In one embodiment, the present invention is a multiple wireless microphone speakerphone system that includes a plurality of wireless microphones, each wireless microphone having an antenna for transmitting speech. The wireless microphones are in communication with a signal processing unit. The signal processing unit includes an antenna for receiving the speech transmitted by each of the plurality of wireless microphones, a plurality receivers, each receiver receiving speech transmitted by one of the plurality of wireless microphones, an audio processing unit coupled to each receiver for processing speech received by the receiver the audio processing unit is coupled to and a signal handling unit to generate an audio signal for broadcast from the speech received by one or more of the plurality of receivers. The signal processing unit can also include a plurality of echo cancellors, each echo cancellor processing one of the received wireless microphone signals to eliminate echo to a far end speaker.
In another embodiment, the present invention is a method for providing a multiple wireless speakerphone system. In the method, a signal is received from each of the plurality of wireless microphones. Echo cancellation is performed on each received signal independently. An audio signal is generated using at least one of the echo cancelled signals. The audio signal is transmitted to a far end.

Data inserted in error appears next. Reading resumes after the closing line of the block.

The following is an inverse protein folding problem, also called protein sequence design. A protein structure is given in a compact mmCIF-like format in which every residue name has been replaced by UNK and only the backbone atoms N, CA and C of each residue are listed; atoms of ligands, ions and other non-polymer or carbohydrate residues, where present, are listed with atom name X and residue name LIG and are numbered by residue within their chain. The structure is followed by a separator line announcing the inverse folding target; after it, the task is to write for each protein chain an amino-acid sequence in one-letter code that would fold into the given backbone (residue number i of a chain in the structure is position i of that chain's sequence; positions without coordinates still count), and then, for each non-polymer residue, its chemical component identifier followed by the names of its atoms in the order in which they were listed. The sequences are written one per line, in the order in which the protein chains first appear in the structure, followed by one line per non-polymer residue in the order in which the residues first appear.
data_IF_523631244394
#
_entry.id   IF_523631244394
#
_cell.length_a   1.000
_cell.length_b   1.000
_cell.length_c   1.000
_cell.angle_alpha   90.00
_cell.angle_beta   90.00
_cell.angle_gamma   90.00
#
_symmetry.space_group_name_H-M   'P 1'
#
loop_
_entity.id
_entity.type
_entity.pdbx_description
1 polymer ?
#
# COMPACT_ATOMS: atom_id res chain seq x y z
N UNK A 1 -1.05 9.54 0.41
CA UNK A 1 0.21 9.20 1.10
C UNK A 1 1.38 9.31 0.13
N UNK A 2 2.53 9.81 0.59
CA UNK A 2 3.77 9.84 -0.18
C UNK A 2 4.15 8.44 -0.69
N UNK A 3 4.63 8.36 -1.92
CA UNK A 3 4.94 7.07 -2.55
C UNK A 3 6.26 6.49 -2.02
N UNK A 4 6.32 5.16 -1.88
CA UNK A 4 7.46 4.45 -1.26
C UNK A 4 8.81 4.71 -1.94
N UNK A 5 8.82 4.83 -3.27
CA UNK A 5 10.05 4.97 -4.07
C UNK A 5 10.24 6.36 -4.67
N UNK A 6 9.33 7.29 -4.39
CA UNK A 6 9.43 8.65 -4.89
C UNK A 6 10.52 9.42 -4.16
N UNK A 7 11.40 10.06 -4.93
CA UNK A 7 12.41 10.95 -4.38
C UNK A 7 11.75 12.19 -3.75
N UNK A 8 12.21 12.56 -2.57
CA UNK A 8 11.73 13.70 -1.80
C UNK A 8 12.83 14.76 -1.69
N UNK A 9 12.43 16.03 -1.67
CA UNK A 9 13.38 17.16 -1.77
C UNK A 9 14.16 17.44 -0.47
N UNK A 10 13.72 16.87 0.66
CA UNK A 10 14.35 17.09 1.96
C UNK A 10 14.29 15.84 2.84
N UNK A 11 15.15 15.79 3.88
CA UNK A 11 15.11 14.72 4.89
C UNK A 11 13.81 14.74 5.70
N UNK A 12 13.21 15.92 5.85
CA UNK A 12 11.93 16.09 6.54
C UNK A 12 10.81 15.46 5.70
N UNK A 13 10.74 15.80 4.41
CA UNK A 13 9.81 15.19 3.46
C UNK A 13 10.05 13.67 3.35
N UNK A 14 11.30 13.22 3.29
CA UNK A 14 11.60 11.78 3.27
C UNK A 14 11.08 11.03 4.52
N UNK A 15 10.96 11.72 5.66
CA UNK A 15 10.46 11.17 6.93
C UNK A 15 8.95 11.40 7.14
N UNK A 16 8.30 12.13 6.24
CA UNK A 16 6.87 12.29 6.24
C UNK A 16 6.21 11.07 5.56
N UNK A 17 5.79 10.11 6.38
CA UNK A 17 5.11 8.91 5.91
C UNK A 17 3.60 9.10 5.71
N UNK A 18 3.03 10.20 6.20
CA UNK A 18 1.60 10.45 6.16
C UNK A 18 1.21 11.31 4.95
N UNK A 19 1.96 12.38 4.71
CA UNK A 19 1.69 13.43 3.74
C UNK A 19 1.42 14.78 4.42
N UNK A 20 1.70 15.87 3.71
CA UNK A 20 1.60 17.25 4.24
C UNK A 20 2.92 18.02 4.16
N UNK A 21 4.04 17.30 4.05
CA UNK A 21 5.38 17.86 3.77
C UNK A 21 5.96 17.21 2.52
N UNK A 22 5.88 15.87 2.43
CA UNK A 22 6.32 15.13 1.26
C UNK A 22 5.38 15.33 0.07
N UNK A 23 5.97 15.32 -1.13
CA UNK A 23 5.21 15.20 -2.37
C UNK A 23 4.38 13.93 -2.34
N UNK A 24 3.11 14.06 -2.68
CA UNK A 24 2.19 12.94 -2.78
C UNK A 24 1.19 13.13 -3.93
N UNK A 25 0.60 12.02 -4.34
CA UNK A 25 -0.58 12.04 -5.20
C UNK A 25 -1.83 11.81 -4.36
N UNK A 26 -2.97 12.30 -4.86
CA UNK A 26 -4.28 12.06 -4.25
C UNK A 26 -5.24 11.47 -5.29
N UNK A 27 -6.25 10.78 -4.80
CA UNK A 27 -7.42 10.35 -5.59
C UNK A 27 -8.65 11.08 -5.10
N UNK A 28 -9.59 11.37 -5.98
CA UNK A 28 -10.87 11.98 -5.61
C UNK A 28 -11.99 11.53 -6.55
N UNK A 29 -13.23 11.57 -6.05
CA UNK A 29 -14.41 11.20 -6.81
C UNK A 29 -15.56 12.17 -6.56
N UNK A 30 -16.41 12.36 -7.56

In addition, in another embodiment of the method, a determination is made as to whether each received signal is a voice signal. Those signals determined not to be voice signals are muted. Echo cancellation is performed on those signals determined to be voice signals.
Signal processing unit 108 comprises receivers 112 a to 112 n. Receivers 112 a to 112 n receive the signals transmitted by wireless microphones 102 a to 102 n respectively. In one embodiment of the present invention, each wireless microphone 102 a to 102 n is configured to transmit its signal on a unique frequency.
In another embodiment of the present invention, each wireless microphone 102 a to 102 n is configured to transmit its signal on an arbitrary frequency. Where arbitrary frequencies are used to transmit the wireless microphone signal, some mechanism, such as unique coding, must be provided to allow detection of individual wireless microphone signals that may be transmitted using the same frequency. For example, well known spread spectrum techniques can be used to transmit the wireless microphone signals in a common spectrum.
In another embodiment of the present invention, each wireless microphone 102 a to 102 n is allotted a time for transmitting its signal. For example, each wireless microphone 102 a to 102 n can be allotted a time slot in a time division multiple access (TDMA) system. Each wireless microphone 102 a to 102 n transmits its signal in its allotted time slot.
Using a unique frequency for each wireless microphone 102 a to 102 n provides the simplest and least complex solution to avoiding overlapping transmissions. As a result, while the other techniques described above can be used in embodiments of the present invention, the cost savings and simplicity associated with the unique frequency solution appear to make that solution optimal.
The signal received in each receiver 104 a to 104 n is output to an audio processing and acoustic echo cancellation (AEC) unit 114 a to 114 n respectively. The audio processing and AEC units 114 a to 114 n remove the acoustically coupled speaker signal from the microphone signals before any intelligent signal handling techniques is applied.